X=(k/N)Dk TYkDk, where 1≦k≦8, Yk is the top-left kk sub-matrix of Y, and Dk T is the transpose of Dk which is defined by:

Dk(i,j)=(2/k)1/2αi cos [(2j+1)iπ/2k], with αi=1/√{square root over (2)} for i=0 and 1 otherwise.

In the method, preferably N is 8, and the transform coefficients are discrete cosine transform coefficients.

The method preferably further comprises inverse quantizing the plurality of NN blocks of transform coefficients representing data of the image to be downscaled, before the transforming step is performed; wherein the multiplier (2/k)1/2 is absorbed into the inverse quantizing step.

In another aspect, the invention involves an apparatus for downscaling an image to a given target size. The apparatus comprises means for extracting a plurality of NN blocks of transform coefficients representing data of the image to be downscaled; and means for transforming each of the extracted NN blocks of transform coefficients into a kk matrix of pixel values from the downscaled image, wherein the transformation from an NN block of transform coefficients Y into a kk matrix of pixel values X is achieved as follows:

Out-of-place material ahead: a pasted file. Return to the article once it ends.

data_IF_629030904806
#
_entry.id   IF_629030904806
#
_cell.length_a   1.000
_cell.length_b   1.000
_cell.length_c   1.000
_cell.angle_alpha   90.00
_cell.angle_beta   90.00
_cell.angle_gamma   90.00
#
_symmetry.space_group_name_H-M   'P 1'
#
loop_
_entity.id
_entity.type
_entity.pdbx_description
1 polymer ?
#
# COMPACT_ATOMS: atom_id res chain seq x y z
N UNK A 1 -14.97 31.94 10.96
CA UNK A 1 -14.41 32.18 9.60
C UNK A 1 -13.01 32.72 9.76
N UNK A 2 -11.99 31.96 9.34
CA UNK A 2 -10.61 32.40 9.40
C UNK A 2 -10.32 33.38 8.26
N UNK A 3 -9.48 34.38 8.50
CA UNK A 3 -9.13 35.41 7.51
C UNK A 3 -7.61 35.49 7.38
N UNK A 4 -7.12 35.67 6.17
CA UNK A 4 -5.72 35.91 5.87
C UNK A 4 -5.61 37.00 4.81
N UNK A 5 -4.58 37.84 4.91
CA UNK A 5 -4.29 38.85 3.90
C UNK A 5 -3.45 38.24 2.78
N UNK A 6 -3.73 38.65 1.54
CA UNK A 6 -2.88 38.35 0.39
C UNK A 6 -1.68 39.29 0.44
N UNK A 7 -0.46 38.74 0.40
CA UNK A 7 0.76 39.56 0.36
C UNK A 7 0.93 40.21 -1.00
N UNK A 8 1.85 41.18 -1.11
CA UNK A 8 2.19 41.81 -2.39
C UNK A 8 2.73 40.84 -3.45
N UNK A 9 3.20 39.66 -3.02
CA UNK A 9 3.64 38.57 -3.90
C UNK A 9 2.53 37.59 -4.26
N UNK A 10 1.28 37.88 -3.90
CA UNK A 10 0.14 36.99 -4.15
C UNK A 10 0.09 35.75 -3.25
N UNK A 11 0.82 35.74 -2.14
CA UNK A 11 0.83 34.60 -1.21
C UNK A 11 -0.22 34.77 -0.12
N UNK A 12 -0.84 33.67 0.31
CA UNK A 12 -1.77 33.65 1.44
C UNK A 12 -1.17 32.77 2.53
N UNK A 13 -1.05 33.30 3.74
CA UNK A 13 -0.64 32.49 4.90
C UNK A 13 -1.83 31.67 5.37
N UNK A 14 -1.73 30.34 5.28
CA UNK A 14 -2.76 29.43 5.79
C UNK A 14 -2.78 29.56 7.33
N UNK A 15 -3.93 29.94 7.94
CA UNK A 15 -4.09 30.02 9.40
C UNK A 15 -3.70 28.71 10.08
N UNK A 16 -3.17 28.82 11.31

X=(k/N)Dk TYkDk, where 1≦k≦8, Yk is the top-left kk sub-matrix of Y, and Dk T is the transpose of Dk which is defined by:

Dk(i,j)=(2/k)1/2αi cos [(2j+1)iπ/2k], with αi=1/√{square root over (2)} for i=0 and 1 otherwise.

In the operations performed by the apparatus N is preferably 8, and the transform coefficients are discrete cosine transform coefficients.

Preferably, the apparatus further comprises means for inverse quantizing the plurality of NN blocks of transform coefficients representing data of the image to be downscaled, before the transforming function is performed; wherein the multiplier (2/k)1/2 is absorbed into the inverse quantizing operation.

The apparatus may be any of a variety of image processing devices including a computer, a cell phone, a personal digital assistant, a digital camera, etc.

In accordance with further aspects of the invention, the above-described method or any of the steps thereof may be embodied in a program of instructions (e.g., software) which may be stored on, or conveyed to, a computer or other processor-controlled device for execution. Alternatively, the method or any of the steps thereof may be implemented using functionally equivalent hardware (e.g., ASIC, digital signal processing circuitry, etc.) or a combination of software and hardware.